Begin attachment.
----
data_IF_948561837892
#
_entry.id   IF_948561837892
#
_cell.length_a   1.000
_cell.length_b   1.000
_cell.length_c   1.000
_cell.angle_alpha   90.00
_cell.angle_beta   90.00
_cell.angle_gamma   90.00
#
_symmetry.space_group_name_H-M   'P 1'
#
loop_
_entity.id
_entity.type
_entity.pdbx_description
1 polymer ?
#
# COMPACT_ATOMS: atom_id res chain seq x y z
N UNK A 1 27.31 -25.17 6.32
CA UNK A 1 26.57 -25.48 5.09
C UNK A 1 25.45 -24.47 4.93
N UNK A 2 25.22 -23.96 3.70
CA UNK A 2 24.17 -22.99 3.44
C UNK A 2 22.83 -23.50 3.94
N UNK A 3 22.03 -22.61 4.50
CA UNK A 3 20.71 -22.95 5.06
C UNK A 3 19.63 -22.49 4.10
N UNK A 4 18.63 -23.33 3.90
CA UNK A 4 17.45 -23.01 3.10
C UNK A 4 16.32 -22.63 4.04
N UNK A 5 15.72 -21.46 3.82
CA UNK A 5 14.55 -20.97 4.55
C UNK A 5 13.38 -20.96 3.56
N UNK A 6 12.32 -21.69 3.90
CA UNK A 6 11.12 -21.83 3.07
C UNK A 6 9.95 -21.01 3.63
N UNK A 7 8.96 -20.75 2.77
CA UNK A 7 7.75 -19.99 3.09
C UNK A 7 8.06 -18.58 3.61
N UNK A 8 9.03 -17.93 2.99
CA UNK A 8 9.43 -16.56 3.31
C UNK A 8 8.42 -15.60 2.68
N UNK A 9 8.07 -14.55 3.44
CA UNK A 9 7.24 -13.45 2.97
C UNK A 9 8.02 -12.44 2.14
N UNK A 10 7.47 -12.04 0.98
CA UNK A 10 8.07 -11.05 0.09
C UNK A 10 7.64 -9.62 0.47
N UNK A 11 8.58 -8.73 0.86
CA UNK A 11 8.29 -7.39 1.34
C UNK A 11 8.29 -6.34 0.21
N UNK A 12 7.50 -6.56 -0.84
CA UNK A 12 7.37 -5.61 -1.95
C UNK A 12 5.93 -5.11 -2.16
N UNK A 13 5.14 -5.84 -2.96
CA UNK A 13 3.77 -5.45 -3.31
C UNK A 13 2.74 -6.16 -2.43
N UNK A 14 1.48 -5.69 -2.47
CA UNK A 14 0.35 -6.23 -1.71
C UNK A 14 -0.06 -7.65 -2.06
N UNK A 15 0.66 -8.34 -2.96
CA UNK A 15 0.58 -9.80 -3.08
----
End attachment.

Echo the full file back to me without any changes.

data_IF_948561837892
#
_entry.id   IF_948561837892
#
_cell.length_a   1.000
_cell.length_b   1.000
_cell.length_c   1.000
_cell.angle_alpha   90.00
_cell.angle_beta   90.00
_cell.angle_gamma   90.00
#
_symmetry.space_group_name_H-M   'P 1'
#
loop_
_entity.id
_entity.type
_entity.pdbx_description
1 polymer ?
#
# COMPACT_ATOMS: atom_id res chain seq x y z
N UNK A 1 27.31 -25.17 6.32
CA UNK A 1 26.57 -25.48 5.09
C UNK A 1 25.45 -24.47 4.93
N UNK A 2 25.22 -23.96 3.70
CA UNK A 2 24.17 -22.99 3.44
C UNK A 2 22.83 -23.50 3.94
N UNK A 3 22.03 -22.61 4.50
CA UNK A 3 20.71 -22.95 5.06
C UNK A 3 19.63 -22.49 4.10
N UNK A 4 18.63 -23.33 3.90
CA UNK A 4 17.45 -23.01 3.10
C UNK A 4 16.32 -22.63 4.04
N UNK A 5 15.72 -21.46 3.82
CA UNK A 5 14.55 -20.97 4.55
C UNK A 5 13.38 -20.96 3.56
N UNK A 6 12.32 -21.69 3.90
CA UNK A 6 11.12 -21.83 3.07
C UNK A 6 9.95 -21.01 3.63
N UNK A 7 8.96 -20.75 2.77
CA UNK A 7 7.75 -19.99 3.09
C UNK A 7 8.06 -18.58 3.61
N UNK A 8 9.03 -17.93 2.99
CA UNK A 8 9.43 -16.56 3.31
C UNK A 8 8.42 -15.60 2.68
N UNK A 9 8.07 -14.55 3.44
CA UNK A 9 7.24 -13.45 2.97
C UNK A 9 8.02 -12.44 2.14
N UNK A 10 7.47 -12.04 0.98
CA UNK A 10 8.07 -11.05 0.09
C UNK A 10 7.64 -9.62 0.47
N UNK A 11 8.58 -8.73 0.86
CA UNK A 11 8.29 -7.39 1.34
C UNK A 11 8.29 -6.34 0.21
N UNK A 12 7.50 -6.56 -0.84
CA UNK A 12 7.37 -5.61 -1.95
C UNK A 12 5.93 -5.11 -2.16
N UNK A 13 5.14 -5.84 -2.96
CA UNK A 13 3.77 -5.45 -3.31
C UNK A 13 2.74 -6.16 -2.43
N UNK A 14 1.48 -5.69 -2.47
CA UNK A 14 0.35 -6.23 -1.71
C UNK A 14 -0.06 -7.65 -2.06
N UNK A 15 0.66 -8.34 -2.96
CA UNK A 15 0.58 -9.80 -3.08